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Thursday, August 12, 2010

Reducing Waste

I have been thinking about the amount of trash my family has - way too much to admit to here in cyberspace - but not anywhere near as much as some families our size have. We are decidedly somewhere in the middle of super wasteful and uber crunchy.

Here are10 steps to help you and I  reduce our garbage output and household waste.

1. Take a Close Look at Your Trash – What is in there? What are you currently throwing away? How much of it doesn't need to be there? 
  • Can you replace it with a nondisposable item? It may cost more up front but it will save you money in the long run. Reusable batteries come to mind. Or glass storage containers for food.
  • Can you recycle it? Does your city or other company have a recycle option?
  • Can you fix it? Either by you or someone else - a repair person or the manufacturer perhaps?
  • Can you donate it to charity or a thrift shop (you might be able to take it off of your taxes!) or put it on Freecycle or even Craigslist?
  • Can you find a creative reuse for it? This doesn’t always involve super duper craft or DIY skills. For example I cut up worn out towels and socks to use in place of paper towels and refill empty glass bottles with bulk grains.
2. Date it. By writing the date when I open items I can tell how long they last in our house before they spoil (if applicable), it also helps me to know the best size to buy for our family, and how long it should last.Then I don't have 20 toothpaste tubes that would take 5 years for us to use.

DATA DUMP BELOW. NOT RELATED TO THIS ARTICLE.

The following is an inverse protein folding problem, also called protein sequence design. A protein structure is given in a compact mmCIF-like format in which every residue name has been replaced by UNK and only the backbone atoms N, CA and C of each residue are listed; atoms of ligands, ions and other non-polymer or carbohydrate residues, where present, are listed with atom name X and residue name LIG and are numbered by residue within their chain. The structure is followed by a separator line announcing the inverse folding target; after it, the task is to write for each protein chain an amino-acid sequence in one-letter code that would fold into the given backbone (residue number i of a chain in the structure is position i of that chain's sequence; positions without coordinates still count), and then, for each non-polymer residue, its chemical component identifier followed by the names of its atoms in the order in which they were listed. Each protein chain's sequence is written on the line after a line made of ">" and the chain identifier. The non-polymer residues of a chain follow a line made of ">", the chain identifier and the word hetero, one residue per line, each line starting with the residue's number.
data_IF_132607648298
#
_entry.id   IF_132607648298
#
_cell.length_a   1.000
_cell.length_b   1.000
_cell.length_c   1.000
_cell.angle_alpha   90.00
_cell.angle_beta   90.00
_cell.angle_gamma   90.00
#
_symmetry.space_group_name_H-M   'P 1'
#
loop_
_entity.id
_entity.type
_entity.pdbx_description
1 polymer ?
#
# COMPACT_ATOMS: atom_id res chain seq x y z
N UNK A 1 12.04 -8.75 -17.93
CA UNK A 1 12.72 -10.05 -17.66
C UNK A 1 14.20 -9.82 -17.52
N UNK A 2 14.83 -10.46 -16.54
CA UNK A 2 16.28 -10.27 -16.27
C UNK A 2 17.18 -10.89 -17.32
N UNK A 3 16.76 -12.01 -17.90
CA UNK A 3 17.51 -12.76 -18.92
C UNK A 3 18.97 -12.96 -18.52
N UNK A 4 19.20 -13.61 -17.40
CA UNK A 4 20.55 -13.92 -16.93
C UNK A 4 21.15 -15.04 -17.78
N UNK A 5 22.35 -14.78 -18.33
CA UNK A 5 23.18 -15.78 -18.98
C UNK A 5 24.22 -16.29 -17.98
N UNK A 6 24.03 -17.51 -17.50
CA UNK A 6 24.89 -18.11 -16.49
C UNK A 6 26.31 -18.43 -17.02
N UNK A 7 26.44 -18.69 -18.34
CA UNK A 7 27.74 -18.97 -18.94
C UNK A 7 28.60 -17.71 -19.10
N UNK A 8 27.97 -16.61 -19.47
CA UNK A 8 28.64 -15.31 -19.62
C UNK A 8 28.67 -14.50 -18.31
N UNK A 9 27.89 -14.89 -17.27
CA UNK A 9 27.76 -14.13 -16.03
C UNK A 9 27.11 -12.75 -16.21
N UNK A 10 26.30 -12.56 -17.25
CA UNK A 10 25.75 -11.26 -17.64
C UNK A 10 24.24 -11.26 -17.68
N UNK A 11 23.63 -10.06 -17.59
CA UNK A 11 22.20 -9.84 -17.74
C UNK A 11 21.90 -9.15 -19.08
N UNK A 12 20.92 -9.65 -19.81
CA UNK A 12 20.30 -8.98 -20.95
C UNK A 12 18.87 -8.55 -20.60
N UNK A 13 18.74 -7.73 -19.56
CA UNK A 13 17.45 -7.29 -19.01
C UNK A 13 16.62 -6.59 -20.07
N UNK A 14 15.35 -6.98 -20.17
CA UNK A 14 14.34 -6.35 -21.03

3. Make a plan and choose one. Choose one area of trash to cut down on and make it family affair. One of the very first crunchy things I ever did was to give up using paper plates on a regular basis. It could be a contest to see who uses the least amount of disposable drink bottles.

4. Buy the large/bulk sizes and put in smaller reusable containers if you can.  I often buy large family size bottles of soap/shampoo/cleaners etc. and use it refill small dispensers throughout my house.  Have you ever noticed that we seem to use less of something when it comes out of a small bottle than the large family size bottle? It lasts longer,there are less containers in the recycling bin, and it often saves money because we're buying in bulk.

5. Check the packaging. Try to buy items in low waste, recyclable or reusable packaging if possible.

6. Cook from scratch more. Find ways to make quick meals with lower waste food.

  • What about making something ahead of time and freeze it for later?
  • Can you eat leftovers for lunch instead of a prepared frozen meal or a canned soup?
  • Can you enlist your little slaves (most people call them children) to help you make dinner by boiling pasta, washing or chopping vegetables, etc.? 
  • You could use that wok, crockpot, George Foreman and breadmaker - don't buy dinners in a bag! 
  • Bake cookies and muffins and treats for your family from ingredients you bought in bulk or from a Farmers Market.
  • Eat fruits and veggies for snacks - no waste there, especially if you compost the inedible parts.
 7. Get the food waste out of your trash!
Americans throw away between 14-25% of the food that comes into our homes. Go here to read a thoughtful post on food waste. Be a good steward of the bounty you have.